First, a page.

Find out more about IELTS.

Other English language requirements

Proficiency tests

Cambridge Advanced Certificate in English (CAE)

For tests taken before January 2015: Grade B or above

For tests taken after January 2015: 176 overall, including at least 169 in each skill

We would normally expect the CAE test to have been taken within two years before the start of your course.

You cannot combine scores from more than one sitting of the test. Find out more about Cambridge English: Advanced.

Cambridge Certificate of Proficiency in English (CPE)

For tests taken before January 2015: grade C or above

For tests taken after January 2015: 176 overall, including at least 169 in each skill

We would normally expect the CPE test to have been taken within two years before the start of your course.

You cannot combine scores from more than one sitting of the test. Find out more about Cambridge English: Proficiency.

Pearson (PTE Academic)

62 overall, including at least 56 in all four skills.

PTE (Academic) scores are valid for two years from the test date. Your score must be valid when you begin your Sussex course. You cannot combine scores from more than one sitting of the test. Find out more about Pearson (PTE Academic).

TOEFL (iBT)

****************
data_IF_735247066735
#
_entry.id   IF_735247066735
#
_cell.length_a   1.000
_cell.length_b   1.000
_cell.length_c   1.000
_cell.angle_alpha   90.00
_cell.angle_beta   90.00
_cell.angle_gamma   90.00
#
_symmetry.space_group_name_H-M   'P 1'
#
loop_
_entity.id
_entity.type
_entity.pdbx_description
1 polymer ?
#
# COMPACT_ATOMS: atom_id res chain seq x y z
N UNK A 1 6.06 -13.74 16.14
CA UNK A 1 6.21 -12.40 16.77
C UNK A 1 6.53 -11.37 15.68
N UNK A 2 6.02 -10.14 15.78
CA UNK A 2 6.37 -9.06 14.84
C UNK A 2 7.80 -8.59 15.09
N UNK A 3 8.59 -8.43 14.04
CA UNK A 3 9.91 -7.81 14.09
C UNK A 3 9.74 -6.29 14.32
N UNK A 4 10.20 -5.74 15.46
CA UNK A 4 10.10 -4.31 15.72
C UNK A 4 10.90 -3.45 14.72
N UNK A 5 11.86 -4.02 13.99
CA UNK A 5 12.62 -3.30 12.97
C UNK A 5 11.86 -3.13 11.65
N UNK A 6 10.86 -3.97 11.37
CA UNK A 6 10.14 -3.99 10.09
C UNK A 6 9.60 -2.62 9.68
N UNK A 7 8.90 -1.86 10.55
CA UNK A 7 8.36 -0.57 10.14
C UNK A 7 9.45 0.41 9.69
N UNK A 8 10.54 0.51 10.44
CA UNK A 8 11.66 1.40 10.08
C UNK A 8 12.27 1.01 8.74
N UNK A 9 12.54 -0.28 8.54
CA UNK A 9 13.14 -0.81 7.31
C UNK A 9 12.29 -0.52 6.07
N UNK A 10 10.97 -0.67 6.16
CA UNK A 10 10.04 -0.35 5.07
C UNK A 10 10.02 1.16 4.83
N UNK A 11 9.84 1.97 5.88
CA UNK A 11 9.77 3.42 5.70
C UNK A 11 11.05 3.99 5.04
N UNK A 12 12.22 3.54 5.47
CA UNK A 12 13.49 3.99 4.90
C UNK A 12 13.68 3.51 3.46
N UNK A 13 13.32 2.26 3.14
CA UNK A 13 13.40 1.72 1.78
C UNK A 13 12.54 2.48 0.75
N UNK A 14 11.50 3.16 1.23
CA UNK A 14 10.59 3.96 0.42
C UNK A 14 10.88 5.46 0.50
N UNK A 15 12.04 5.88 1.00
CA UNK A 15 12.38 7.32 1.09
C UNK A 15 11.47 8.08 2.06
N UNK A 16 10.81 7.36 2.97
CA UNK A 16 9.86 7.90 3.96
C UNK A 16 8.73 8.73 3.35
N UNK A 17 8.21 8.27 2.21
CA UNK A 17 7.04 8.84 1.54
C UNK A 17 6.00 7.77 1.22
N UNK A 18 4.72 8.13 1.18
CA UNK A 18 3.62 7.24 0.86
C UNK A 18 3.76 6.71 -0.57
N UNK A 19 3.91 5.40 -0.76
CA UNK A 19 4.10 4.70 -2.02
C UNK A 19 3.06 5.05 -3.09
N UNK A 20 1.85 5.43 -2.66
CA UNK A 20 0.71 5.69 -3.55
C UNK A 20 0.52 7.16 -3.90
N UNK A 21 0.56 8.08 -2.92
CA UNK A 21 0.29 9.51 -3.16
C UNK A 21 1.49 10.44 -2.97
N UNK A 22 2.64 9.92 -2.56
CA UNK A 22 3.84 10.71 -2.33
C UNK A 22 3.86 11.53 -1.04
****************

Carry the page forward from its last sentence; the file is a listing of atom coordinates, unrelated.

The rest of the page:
88 overall, including at least 20 in Listening, 19 in Reading, 21 in Speaking, 23 in Writing.

TOEFL (iBT) scores are valid for two years from the test date. Your score must be valid when you begin your Sussex course. You cannot combine scores from more than one sitting of the test. Find out more about TOEFL (iBT).

The TOEFL Institution Code for the University of Sussex is 9166.

English language qualifications

AS/A-level (GCE)

Grade C or above in English Language.

Hong Kong Advanced Level Examination (HKALE)/ AS or A Level: grade C or above in Use of English

French Baccalaureat

A score of 12 or above in English.

GCE O-level

Grade C or above in English.

Brunei/Cambridge GCE O-level in English: grades 1-6.

Singapore/Cambridge GCE O-level in English: grades 1-6.

GCSE or IGCSE

Grade C or above in English as a First Language.

Grade B or above in English as a Second Language

German Abitur

A score of 12 or above in English.

Ghana Senior Secondary School Certificate

If awarded before 1993: grades 1-6 in English language.

If awarded between 1993 and 2005: grades A-D in English language.

Hong Kong Diploma of Secondary Education (HKDSE)

 Level 4, including at least 3 in each component in English Language.

Indian School Certificate (Standard XII)

The Indian School Certificate is accepted at the grades below when awarded by the following examination boards:

Central Board of Secondary Education (CBSE) – English Core only: 70%

Council for Indian School Certificate Examinations (CISCE) - English: 70% 

International Baccalaureate Diploma (IB)

English A or English B at grade 5 or above.

Malaysian Certificate of Education (SPM) 119/GCE O-level

If taken before the end of 2008: grades 1-5 in English Language.